Stress is a common problem among teens, and as a parent, you have a role in helping the teen in your life cope with it. So what exactly is stress? According to the Centers for Disease Control and Prevention (CDC), stress is the body’s physical and psychological response to anything perceived as overwhelming. This may be viewed as a result of life’s demands—pleasant or unpleasant—and the body’s lack of resources to meet them.
While stress is a natural part of life, it often creates imbalance in the body, especially a teen’s body, which is already experiencing so many changes. Girls also report feeling "frequently stressed" more than boys. Visit Teens Today: An Inside Look to learn more about how teen girls and boys change from early to middle to late adolescence.
A certain amount of stress can be helpful as a way of keeping your teen motivated. But too much or too little may render them ineffective and interfere with their relationships at home and socially, as well as their physical well-being. According to a recent survey, 43 percent of 13- to 14-year-olds say they feel stressed every single day; by ages 15 to 17, the number rises to 59 percent. The day-to-day pressures teens experience, such as the pressure to fit in and to be successful, can lead to stress. Jobs and family economics can also prove stressful for teens, as nearly two-thirds of them say they are "somewhat" or "very concerned" about their personal finances.³
If stress becomes unmanageable and teens are left to their own devices without guidance from a parent or caregiver, they may find their own ways of coping. Sometimes these coping mechanisms involve unhealthy behaviors such as drinking, smoking marijuana, and engaging in other risky behaviors.⁴ Here’s how you can help the teen in your life with healthy, productive coping strategies.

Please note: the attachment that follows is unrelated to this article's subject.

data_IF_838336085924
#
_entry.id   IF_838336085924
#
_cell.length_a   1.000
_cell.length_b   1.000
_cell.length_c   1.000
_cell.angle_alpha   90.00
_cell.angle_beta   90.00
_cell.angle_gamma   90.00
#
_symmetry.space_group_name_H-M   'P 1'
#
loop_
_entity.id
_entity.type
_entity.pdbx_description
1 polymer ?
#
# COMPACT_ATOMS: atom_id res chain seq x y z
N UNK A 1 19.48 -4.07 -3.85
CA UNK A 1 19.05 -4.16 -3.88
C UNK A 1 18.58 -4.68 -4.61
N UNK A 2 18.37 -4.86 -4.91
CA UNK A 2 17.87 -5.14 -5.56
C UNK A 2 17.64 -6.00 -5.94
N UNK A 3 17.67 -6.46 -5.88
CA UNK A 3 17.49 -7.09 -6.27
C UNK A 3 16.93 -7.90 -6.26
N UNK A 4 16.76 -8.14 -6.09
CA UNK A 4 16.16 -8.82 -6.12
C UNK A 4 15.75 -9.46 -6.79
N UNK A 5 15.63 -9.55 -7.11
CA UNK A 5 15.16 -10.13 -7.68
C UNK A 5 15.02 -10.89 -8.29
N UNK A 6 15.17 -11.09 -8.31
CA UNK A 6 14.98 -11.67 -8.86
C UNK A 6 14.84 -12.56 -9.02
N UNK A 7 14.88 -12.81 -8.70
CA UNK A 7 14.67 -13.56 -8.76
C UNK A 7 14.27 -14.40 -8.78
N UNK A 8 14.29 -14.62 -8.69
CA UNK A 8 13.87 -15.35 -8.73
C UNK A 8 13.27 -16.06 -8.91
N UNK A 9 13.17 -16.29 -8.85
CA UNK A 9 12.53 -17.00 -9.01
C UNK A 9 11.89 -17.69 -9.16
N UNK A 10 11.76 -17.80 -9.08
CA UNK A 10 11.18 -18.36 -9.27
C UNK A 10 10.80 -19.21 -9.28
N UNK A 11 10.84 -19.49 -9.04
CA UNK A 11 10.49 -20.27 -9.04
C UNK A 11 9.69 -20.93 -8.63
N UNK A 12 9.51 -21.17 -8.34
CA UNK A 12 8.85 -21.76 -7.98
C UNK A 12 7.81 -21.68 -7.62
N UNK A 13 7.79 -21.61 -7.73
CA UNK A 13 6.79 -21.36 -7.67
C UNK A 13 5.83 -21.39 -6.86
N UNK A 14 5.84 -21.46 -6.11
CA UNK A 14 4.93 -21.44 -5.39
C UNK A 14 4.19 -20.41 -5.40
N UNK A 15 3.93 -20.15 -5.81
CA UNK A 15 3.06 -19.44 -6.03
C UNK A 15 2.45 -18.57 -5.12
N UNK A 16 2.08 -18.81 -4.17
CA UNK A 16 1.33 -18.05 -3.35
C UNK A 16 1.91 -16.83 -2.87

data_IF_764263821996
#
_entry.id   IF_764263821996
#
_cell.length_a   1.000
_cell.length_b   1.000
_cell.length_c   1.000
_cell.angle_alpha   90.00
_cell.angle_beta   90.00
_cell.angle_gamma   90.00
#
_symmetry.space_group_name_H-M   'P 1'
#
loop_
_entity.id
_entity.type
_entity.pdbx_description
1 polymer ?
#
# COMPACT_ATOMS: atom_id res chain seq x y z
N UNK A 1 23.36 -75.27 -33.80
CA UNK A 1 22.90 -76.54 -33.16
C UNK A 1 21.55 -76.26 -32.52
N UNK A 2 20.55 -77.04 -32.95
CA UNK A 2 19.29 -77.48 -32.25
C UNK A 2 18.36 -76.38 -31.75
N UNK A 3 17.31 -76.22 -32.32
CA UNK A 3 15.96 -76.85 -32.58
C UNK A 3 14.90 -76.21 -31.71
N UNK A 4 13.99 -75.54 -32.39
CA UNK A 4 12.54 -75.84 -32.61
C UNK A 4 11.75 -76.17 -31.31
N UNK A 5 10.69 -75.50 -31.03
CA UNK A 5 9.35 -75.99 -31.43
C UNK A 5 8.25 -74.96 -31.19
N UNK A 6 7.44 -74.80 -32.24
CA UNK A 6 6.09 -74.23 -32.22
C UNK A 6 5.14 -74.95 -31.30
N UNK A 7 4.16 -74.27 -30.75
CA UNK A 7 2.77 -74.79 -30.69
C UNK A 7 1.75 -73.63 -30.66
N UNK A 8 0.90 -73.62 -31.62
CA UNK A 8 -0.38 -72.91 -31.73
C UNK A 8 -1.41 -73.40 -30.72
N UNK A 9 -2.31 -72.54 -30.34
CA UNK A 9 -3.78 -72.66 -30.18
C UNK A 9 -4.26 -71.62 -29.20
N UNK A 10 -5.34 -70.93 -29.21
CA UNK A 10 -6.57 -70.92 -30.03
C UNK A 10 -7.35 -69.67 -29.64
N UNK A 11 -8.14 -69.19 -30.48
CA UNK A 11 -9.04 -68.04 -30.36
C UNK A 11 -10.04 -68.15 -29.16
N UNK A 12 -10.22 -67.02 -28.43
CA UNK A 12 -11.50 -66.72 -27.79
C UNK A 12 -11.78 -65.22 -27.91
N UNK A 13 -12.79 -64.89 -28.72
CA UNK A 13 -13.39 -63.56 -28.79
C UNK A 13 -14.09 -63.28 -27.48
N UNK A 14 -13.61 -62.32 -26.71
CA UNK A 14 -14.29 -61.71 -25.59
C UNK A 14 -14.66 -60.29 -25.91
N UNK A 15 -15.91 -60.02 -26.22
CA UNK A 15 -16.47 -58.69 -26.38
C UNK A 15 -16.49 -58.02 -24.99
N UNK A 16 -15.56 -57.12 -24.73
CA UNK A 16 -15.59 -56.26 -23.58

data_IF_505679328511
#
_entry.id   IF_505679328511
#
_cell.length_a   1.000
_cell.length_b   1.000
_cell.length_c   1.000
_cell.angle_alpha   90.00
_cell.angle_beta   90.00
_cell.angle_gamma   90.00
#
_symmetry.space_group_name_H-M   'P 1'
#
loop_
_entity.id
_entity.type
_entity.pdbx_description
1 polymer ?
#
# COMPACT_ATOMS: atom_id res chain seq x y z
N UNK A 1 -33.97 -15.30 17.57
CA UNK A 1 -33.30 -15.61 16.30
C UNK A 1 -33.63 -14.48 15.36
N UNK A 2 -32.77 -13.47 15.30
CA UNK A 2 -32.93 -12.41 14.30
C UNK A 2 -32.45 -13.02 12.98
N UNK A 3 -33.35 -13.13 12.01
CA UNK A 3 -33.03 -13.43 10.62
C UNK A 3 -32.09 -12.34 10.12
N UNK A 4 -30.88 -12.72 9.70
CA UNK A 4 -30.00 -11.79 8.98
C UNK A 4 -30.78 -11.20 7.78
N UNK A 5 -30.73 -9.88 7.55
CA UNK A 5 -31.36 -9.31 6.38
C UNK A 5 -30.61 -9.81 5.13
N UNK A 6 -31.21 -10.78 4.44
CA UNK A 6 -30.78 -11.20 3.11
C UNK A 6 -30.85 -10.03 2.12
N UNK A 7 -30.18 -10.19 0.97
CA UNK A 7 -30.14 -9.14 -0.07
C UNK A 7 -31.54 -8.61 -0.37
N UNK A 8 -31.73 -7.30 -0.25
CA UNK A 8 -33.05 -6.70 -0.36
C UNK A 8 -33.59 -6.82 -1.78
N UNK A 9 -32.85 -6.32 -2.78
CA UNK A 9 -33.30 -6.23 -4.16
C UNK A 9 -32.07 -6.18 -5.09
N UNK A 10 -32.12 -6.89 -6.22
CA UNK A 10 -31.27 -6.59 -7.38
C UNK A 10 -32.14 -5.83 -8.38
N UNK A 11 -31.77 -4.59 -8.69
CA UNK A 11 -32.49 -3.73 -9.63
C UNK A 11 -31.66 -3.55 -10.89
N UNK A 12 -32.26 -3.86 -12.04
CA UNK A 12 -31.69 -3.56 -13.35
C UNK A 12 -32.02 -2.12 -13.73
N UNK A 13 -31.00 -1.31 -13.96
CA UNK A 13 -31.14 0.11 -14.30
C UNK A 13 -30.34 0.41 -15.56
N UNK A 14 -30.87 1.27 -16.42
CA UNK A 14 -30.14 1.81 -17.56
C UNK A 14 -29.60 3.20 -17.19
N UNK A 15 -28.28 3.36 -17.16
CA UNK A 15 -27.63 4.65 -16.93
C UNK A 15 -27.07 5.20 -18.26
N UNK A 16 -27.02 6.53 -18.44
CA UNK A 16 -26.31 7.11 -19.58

- Recognize when your teen is stressed-out. Is your teen getting adequate rest? Are they eating well-balanced meals? Do they ever get to take breaks to restore their energy? If these needs are unmet, your teen will show it through chronic moodiness, irritability, anxiety and/or long bouts of sadness. If you have a teen daughter, be particularly aware if she is obsessing about looks or weight.
- Introduce positive coping strategies to your teen. Let’s face it, stress will be a part of your teen’s life. Help them identify ways in which they can relieve their stress in a healthy way. It can be as simple as having your teen talk to you about their problems or pressures. Other ideas include: exercising, getting enough sleep, listening to music, writing in a journal, keeping a healthy diet, seeing a counselor and reminding them of their accomplishments.
- Be a good example. Young people often pick up their coping strategies by watching their parents. If a child sees a parent drink an alcoholic beverage or smoke a cigarette every time they are overwhelmed, they are more likely to imitate the same behavior. So, be mindful of your own reactions to stress and set a good example for your children.
If signs of stress persist, ask for help. Some sources you can consult include: a health care provider, mental health center, social worker, counselor, nurse, therapist or clergy.
Full story at Managing Teen Stress